COVID-19 has forced many businesses to alter their operating procedures and, in many cases, temporarily stop offering services or refund the cost of prepaid services. Property Owners Associations (POA) have also been forced to alter their normal operating procedures and adopt emergency procedures during the COVID-19 pandemic by closing amenities and temporarily pausing services. Should POAs follow the path of some other businesses and fully or partially refund assessments to owners for closing the pools, fitness centers, clubhouses and limiting professional services?
We are not recommending POAs consider reimbursements or a reduction of assessments for a variety of reasons. First and foremost, POAs are non-profit organizations bound by Chapter 22 of the Texas Business Organization Code. That means they are created not to make a profit but rather to provide certain non-profit services.
Secondly, a reduction in services does not necessarily mean a reduction in the price of the contract or the obligation to pay. Many contracts cannot be suspended or terminated without paying a penalty or the full contract price. Even contracts with force majeure clauses may not excuse payment obligations.
A “force majeure” clause is a provision in a contract that relieves one or both parties from certain obligations due to an extraordinary event but may not relieve them from the associated payment obligation.
Even assuming the POA is successfully able to terminate or reduce its financial obligations in a contract without penalty, the availability of the terminated services in the future may also present new financial hurdles for the POA. Try to imagine attempting to hire a pool/lifeguard company in July if the POA wishes to still open the facility after a long delay. Many facilities, like the pool, must still be maintained even if it is not allowed to open. If not properly maintained, the pool chemistry and equipment will become a health hazard as well as extremely costly to restore in the future. The POA must continue to meet ongoing maintenance expenses while facilities remain closed.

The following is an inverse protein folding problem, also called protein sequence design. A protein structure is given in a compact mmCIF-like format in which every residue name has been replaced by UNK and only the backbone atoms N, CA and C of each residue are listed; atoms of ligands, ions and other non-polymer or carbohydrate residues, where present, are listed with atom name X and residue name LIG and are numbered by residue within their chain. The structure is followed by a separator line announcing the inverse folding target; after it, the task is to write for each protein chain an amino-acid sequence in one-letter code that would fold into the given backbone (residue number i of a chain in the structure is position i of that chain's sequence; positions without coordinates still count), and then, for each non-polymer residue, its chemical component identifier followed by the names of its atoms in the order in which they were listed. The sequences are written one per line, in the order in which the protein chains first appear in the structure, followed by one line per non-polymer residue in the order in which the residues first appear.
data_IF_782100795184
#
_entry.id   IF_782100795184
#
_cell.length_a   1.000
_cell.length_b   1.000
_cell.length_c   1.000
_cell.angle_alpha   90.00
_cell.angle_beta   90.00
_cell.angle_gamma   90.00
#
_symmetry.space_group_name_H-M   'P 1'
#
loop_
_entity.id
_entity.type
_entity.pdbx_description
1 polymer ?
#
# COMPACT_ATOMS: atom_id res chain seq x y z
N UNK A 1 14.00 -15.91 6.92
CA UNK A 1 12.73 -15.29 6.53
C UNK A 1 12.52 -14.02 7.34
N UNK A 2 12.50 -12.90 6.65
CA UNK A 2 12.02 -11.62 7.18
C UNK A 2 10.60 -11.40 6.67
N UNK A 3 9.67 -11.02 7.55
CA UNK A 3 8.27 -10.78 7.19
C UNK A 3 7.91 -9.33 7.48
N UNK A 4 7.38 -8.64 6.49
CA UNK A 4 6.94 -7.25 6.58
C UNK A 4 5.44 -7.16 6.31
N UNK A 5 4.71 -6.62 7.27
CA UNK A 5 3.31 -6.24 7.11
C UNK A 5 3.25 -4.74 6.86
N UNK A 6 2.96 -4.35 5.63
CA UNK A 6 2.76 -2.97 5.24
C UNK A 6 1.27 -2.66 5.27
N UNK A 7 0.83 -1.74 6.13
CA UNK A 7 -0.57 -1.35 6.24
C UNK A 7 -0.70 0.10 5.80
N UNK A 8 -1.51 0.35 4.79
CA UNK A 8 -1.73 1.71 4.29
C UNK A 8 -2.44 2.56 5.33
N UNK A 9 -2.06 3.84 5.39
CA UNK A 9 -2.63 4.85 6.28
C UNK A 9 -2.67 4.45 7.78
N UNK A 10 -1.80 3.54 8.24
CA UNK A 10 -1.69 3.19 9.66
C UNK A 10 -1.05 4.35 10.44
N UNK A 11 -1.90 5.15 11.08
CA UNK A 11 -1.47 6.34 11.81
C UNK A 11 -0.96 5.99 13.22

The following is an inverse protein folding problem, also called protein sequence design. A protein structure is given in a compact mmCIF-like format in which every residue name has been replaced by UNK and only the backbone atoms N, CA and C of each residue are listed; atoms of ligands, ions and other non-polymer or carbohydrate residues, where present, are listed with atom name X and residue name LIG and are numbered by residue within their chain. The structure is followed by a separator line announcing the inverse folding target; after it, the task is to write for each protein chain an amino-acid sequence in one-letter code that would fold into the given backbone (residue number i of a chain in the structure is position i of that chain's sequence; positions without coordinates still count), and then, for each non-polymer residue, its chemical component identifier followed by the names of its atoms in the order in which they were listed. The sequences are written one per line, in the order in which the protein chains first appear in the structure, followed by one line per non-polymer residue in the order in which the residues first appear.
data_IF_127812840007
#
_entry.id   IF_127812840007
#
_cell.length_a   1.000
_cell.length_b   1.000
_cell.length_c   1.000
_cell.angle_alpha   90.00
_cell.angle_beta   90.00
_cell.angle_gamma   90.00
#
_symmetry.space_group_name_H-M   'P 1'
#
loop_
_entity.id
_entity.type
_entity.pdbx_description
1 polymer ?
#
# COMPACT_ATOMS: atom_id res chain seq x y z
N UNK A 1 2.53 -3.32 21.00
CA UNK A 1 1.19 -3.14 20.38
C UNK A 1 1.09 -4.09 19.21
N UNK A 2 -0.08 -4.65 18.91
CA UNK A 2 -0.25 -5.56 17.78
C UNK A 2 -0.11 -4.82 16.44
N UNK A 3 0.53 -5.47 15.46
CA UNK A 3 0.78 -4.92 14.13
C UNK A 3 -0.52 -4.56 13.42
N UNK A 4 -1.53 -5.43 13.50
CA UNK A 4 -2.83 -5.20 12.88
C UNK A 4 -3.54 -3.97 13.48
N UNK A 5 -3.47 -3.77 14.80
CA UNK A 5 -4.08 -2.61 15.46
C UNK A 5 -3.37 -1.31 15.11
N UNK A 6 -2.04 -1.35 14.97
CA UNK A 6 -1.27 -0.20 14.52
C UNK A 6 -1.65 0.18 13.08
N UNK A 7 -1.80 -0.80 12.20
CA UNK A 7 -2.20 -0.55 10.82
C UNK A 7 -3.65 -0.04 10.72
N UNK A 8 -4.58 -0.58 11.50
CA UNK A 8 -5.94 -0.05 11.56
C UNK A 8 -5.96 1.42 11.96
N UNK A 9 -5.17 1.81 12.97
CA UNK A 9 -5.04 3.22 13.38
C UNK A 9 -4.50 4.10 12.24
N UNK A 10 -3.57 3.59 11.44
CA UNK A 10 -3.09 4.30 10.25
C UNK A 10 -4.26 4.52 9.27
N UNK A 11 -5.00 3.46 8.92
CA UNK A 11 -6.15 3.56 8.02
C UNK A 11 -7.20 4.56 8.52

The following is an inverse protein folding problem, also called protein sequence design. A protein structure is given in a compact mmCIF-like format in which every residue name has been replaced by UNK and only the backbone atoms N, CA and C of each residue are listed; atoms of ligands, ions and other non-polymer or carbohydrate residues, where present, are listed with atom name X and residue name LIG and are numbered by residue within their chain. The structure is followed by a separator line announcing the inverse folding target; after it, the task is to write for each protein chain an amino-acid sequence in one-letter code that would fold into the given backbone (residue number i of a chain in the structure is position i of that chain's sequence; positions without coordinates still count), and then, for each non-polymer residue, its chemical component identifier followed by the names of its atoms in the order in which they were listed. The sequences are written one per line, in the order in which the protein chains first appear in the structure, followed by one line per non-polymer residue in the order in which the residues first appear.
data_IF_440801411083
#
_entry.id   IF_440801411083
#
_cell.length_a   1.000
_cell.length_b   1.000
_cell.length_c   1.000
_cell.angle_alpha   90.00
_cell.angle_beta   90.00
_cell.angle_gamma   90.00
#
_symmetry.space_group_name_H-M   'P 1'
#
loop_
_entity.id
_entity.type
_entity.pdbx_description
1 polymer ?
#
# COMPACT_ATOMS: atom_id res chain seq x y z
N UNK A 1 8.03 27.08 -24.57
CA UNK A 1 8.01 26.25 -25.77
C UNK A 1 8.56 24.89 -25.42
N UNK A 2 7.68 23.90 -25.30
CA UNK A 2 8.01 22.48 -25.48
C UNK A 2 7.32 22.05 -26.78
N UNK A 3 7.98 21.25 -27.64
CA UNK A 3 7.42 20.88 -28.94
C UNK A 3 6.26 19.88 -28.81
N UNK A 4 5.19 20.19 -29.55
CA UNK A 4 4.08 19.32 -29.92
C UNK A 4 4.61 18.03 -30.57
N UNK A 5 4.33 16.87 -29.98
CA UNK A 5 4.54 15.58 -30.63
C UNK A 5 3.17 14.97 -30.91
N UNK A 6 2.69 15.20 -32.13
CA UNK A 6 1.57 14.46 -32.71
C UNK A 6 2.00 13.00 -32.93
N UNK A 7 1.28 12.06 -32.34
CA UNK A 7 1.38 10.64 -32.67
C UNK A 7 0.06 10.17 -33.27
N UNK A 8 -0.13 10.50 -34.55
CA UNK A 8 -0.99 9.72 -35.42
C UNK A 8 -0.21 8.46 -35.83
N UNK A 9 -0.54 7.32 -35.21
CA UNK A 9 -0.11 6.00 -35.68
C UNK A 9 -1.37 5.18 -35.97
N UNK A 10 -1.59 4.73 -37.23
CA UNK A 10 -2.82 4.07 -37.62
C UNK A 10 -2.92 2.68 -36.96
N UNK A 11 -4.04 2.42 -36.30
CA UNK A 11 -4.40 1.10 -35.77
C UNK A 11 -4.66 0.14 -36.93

Also, it is important to note that many vendors are providing limited services and/or additional services, not necessarily contemplated under the contract, due to the unique challenges being presented under the current shelter in place orders. Reducing or reimbursing assessments when the POA’s expenses are not reduced will likely create current and future financial issues for the POA, not to mention potential liability for a breach of contract if vendors are not paid.
In addition to contract issues, most deed restrictions do not give the POA authority to grant reimbursements or reductions of assessments. Typically, the restrictions do not permit the POA to provide for any offsets or reductions for any reason, including the reduction or failure of the POA to provide services. Therefore, if the POA does not have the authority to reduce or reimburse assessments for any reason, the POA cannot take this action.
The likelihood POAs may experience any possible reduction in their expense obligations for this year due to COVID-19 is speculative and does not justify a reduction or reimbursement in an owner’s assessment obligation. We have also seen that the number of owners not paying their assessments when due has been increasing, which is placing financial burdens on the POAs. Given that we are not out of this crisis yet, there are still many uncertainties in the way a POA’s expenses and revenue may fluctuate throughout the year. If there are any potential cost savings in expenses for the current year, POAs should strongly consider either a higher reserve fund contribution at the end of the current year or a possible reduction in the following years’ assessment amount.
If you have questions on what your deed restrictions allow, please reach out to your attorney to have a better understanding of your deed restrictions.